I was with a 'friend' at a gig once. The band playing was Gallops, who are an instrumental band. After the gig, my 'friend' approached the drummer of Gallops, expressing his enjoyment of their performance, but also suggesting, in all of his arrogant and moronic wisdom, that they might be better with a vocalist. Not only was he incredibly rude, but he was completely wrong and, thankfully, the band didn't heed his advice.

Rather than genuinely thinking Gallops music would be better with a vocalist, I believe he simply thought instrumental music as a whole could be improved with some much-needed vocals. I disagree strongly. There are many things I like about instrumental music, and I think one of the key things is that, much like modern art, it is completely up to the individual to decide what each song may be about (whereas lyrics may take away or at least restrict the choice of the individual in this sense). Songs, and indeed abstract art, for example, may evoke a number of different feelings and emotions depending upon how the individual interprets certain things.

Talons' debut, for me, certainly contains (and evokes) a number of different emotions though like abstract art, again, how the album is perceived will be down to the individual, and this is something that I like.

Opening cautiously to a fuzz of feedback, 'St. Mary Will Be The Death Of Us All' soon turns dark, angry, dramatic and frantic. Fast-paced technical guitar work sits side by side, violin screeches, drums all full of fast-paced rolls and cymbal crashes builds, breakdowns, and repeats for six minutes. 'Peter Pan' continues where the album opener left off. Straight into heavy guitar riffs and crying violin, it could easily be the soundtrack to an Attenborough documentary during a chase scene, stumbles, near-misses, fear, panic. A mid-song breakdown is tense yet fairly calm, the song, orchestrated by the drums, slowly builds to an epic crescendo and sudden ending; a deadly silence. 'An Expected Future Event' sees a short-lived step away from the anger, with slow, buzzing remorseful guitar, and violin and militaristic drumming bringing visions of death and mourning. Iris hears menacingly finger-plucked violin strings whilst other violin eerily squeals in the background, drums again the orchestrator building in volume. Like many of the tracks, it slowly builds creating an expectation for heavy guitar to kick in, which it soon does in satisfying manner.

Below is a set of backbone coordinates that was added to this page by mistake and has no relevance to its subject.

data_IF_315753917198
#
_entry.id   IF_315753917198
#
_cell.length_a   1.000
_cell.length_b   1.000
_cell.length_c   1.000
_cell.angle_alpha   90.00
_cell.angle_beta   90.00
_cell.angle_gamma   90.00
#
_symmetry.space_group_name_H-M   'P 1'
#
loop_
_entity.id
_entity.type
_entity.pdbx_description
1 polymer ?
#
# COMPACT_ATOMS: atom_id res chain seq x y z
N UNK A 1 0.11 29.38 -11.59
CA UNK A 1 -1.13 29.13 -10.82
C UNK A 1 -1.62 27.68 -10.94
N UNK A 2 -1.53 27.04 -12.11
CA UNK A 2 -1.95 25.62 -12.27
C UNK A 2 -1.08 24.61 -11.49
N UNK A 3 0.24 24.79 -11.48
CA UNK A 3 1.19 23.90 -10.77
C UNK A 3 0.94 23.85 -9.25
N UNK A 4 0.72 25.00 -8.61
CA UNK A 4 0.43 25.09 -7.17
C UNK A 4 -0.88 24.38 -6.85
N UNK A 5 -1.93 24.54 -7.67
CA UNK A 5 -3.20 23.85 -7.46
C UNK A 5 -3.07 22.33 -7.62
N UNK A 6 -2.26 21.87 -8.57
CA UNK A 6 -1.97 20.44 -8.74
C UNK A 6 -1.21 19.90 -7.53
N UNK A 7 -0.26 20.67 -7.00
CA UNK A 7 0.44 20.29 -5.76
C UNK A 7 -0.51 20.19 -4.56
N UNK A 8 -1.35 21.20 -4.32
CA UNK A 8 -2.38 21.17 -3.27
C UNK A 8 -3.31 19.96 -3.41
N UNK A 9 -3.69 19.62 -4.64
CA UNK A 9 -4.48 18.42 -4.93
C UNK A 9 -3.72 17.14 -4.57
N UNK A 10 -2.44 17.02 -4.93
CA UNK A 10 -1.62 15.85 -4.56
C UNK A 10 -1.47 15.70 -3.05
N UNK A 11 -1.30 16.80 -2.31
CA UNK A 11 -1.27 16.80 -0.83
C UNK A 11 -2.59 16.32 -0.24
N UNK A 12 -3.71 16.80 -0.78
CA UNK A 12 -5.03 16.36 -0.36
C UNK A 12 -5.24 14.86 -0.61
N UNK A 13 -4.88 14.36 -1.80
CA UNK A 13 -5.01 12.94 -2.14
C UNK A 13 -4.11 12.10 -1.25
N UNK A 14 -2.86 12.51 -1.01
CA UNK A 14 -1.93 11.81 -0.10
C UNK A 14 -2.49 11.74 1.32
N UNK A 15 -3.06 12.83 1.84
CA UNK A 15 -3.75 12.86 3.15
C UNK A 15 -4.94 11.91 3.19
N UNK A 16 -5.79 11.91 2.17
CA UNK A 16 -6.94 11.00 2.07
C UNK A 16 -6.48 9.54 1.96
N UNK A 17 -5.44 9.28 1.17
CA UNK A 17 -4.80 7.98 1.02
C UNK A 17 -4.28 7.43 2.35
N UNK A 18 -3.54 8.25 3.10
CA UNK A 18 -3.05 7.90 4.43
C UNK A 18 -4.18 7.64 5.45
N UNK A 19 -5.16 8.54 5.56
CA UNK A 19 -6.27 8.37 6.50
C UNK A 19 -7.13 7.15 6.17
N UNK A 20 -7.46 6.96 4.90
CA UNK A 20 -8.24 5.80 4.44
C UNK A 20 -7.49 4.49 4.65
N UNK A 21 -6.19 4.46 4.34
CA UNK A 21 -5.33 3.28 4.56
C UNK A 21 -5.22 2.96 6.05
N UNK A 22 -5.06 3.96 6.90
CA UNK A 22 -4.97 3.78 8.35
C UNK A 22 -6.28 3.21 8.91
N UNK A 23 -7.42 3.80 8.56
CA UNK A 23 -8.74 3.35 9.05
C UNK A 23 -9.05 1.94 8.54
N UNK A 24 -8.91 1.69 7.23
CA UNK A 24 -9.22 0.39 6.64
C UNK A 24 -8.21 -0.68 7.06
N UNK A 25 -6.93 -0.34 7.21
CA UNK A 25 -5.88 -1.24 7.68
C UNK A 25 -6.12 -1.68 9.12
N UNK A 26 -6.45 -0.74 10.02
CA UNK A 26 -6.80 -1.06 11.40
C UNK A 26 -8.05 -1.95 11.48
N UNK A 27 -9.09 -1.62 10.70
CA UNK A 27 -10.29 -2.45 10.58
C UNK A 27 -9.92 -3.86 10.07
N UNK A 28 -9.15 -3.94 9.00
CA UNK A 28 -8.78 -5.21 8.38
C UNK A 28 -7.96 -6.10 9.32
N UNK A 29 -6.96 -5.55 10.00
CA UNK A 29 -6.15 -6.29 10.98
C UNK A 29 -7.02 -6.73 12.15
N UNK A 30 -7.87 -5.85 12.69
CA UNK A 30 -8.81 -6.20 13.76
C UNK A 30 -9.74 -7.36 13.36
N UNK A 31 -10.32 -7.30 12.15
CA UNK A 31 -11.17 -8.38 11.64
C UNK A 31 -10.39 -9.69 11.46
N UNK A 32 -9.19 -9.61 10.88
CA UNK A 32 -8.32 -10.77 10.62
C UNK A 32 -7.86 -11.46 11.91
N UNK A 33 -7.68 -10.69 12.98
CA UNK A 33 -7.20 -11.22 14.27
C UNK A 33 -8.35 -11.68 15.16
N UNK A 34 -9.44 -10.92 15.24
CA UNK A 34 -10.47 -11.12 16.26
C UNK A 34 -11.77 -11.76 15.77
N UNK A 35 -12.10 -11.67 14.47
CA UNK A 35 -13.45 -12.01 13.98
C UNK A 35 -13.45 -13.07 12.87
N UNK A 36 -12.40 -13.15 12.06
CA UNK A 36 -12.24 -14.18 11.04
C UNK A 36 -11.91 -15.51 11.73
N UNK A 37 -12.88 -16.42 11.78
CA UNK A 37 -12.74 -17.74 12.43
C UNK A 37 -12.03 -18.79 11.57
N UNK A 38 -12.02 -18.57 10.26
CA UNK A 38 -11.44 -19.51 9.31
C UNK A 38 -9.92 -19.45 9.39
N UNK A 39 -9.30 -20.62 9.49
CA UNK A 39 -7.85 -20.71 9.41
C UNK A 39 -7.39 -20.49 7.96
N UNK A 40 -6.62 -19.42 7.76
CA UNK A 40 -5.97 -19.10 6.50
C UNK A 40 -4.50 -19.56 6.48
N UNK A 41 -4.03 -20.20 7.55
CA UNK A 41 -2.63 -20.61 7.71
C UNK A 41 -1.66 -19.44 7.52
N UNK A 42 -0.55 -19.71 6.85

Eight tracks of technically-played instrumental rock could easily turn into "Hey! Look what we can do with our instruments!" but, although the musicianship on display is certainly impressive, Talons avoid this - perhaps because of the described passion and emotion felt throughout the release. The band's focus always seems to be on the feel of song as a whole, rather than tracks ever being dominated by one sequence that one of the guitarist's was especially proud of himself for, for instance.

Songs, largely, are well layered and put together, as is Hollow Realm as a whole. Each song leads naturally onto the next, and the album works in its entirety as well as on an individual track basis. At times, things can be a little overly stop-start (perhaps caused by the evident math-rock influences), and this leads to some songs losing any momentum that it had built up in the seconds before, and on occasion songs can feel a little samey, but Hollow Realm is largely a well-constructed fusion of post-rock, metal, and math-rock, and a very strong debut album.

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